Croft’s connection to artistic pursuits started early—his father worked as an art teacher. He later went back to the UK for further education and completed his Bachelor of Arts in Fine Art and Photography from Kingston University, specialising in illustration to hone his skills. Seeing the business and cultural potential in Hong Kong, even for the competitive art industry, he moved back home after his studies. “I’m just kind of lucky that the thing I was interested in as a kid has continued [so] I can survive off it.”
When asked about what he feels is most rewarding about being a graffiti artist, Croft says it’s that people get to see his work for free publicly: ”You don’t have to be interested in art to look at it, and people can have their own interpretations of it.” He also clarifies that graffiti and street art are two different things: the latter is image-based, while the former relies more heavily on lettering. Because viewers can more easily take in a picture than read stylised words, Croft thinks people are less likely to relate to graffiti as compared to street art. This is why his work is mainly street art, “because it speaks to a wider audience.”
As for his most famous piece of work, Croft says the Graham Street mural was inspired by the old Kowloon Walled City. He’d never seen the city in person, but cites City of Darkness by Greg Girard and Ian Lambot as his main source of inspiration for the painting. The old gritty district was the foundational idea, and details were sparked by the buildings he would see while going through modern day Mong Kok and Kowloon City. His mural may have been done in eye catchingly bright tones, but it was the dark underbelly of Hong Kong which grabbed Croft’s interest, thinking of the Kowloon Walled City as “an off-the-radar place [where] people would go in, disappear, and never come out.”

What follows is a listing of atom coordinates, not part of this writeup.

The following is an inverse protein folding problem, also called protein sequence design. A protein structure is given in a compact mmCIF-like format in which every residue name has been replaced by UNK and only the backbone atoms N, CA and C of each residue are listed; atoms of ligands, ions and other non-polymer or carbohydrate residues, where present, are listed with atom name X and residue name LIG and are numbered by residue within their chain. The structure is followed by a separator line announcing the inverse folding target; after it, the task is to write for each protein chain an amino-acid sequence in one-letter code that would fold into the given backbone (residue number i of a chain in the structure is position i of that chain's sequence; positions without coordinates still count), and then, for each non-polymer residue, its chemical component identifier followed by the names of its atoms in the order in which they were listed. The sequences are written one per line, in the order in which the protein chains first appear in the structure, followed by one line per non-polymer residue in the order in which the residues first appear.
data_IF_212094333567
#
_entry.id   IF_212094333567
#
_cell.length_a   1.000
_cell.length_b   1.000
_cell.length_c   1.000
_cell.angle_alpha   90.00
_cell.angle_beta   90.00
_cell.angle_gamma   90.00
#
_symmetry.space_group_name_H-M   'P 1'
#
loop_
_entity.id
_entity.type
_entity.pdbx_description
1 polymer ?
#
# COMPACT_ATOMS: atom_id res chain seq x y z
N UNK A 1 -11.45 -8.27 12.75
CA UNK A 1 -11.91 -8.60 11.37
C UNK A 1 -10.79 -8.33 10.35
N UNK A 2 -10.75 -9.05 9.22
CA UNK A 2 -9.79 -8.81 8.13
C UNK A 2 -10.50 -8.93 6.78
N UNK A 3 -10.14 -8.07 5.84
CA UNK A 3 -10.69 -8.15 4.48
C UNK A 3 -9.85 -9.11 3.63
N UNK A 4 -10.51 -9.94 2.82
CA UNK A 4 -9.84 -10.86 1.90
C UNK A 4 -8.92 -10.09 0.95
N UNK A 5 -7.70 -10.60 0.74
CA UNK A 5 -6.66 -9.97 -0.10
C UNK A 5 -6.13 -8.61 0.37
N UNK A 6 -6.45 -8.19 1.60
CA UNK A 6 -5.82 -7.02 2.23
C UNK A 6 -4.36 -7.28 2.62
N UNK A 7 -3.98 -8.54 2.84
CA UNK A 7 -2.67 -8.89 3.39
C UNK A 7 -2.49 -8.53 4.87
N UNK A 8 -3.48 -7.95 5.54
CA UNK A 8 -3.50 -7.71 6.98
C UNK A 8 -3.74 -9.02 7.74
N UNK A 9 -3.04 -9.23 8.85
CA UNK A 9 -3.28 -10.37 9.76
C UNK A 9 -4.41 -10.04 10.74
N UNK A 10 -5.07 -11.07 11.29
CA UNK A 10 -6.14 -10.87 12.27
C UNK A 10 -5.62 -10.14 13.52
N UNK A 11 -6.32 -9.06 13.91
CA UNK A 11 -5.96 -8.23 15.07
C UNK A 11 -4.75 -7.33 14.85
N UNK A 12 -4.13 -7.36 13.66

Indeed, it is Hong Kong in the 1950s and 1960s that Croft feels is particularly interesting. The little pockets scattered around Hong Kong where historical old buildings have been preserved are full of character, different to anywhere else in the world. “That’s something I really like about Hong Kong. And milk tea. Hong Kong milk tea is the best,” he adds cheekily.
As with most careers in the arts, one of the most challenging aspects is stability. Artists may not consistently get commissioned, which means their income is unstable. Croft himself has had some cancelled projects recently, one of which was supposed to be with the Rugby Sevens. He advises artists going through this to “be confident in what you do, be flexible, and don’t lose motivation.” He feels deeply that there are opportunities here in the city which sparked his craft, and it’s all just a matter of time before things improve. “People in Hong Kong aren’t giving up hope completely. I think everything must continue. We have to keep calm and carry on.”